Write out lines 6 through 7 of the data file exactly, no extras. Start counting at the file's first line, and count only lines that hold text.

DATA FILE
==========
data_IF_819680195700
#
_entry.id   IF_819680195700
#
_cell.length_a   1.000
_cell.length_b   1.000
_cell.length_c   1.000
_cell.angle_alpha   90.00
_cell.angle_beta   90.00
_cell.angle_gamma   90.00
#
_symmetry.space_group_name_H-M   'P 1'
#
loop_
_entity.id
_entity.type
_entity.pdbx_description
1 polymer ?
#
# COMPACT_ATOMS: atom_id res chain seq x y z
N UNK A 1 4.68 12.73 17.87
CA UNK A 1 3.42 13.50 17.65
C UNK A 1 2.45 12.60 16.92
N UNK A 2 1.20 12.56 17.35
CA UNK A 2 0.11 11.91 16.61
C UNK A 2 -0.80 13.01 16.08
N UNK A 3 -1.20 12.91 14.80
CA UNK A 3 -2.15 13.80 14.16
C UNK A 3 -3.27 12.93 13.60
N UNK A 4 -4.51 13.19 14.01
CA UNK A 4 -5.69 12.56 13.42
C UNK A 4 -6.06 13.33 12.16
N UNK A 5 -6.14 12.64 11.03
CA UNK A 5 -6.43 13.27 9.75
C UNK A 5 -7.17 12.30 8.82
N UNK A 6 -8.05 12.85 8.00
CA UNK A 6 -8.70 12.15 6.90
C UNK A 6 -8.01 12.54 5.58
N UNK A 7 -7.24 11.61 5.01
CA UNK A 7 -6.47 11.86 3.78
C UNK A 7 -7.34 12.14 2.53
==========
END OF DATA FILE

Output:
_cell.length_b   1.000
_cell.length_c   1.000